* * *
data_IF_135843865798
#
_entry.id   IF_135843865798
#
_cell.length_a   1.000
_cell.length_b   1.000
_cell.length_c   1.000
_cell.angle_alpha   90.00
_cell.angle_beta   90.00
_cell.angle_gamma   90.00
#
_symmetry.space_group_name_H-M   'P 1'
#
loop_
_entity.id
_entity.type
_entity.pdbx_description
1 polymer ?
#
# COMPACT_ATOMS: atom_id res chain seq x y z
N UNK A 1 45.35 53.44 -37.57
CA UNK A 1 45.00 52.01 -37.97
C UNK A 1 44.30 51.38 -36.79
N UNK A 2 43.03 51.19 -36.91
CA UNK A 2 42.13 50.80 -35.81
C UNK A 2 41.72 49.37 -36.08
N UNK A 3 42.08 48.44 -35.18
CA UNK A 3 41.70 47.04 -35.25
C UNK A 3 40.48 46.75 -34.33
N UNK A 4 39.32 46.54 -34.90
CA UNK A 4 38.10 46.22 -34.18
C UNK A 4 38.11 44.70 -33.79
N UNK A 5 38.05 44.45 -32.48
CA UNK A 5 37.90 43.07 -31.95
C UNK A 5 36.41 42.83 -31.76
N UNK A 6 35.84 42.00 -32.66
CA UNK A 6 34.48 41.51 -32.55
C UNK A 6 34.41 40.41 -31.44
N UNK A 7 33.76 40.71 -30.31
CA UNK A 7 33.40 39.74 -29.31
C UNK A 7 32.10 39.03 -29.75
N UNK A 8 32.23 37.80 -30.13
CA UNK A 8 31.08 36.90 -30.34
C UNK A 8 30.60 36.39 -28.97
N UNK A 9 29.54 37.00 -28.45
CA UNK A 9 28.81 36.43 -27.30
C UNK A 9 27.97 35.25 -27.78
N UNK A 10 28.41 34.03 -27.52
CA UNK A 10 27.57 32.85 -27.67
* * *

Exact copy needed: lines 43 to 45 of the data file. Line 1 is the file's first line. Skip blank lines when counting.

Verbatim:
CA UNK A 8 31.08 36.90 -30.34
C UNK A 8 30.60 36.39 -28.97
N UNK A 9 29.54 37.00 -28.45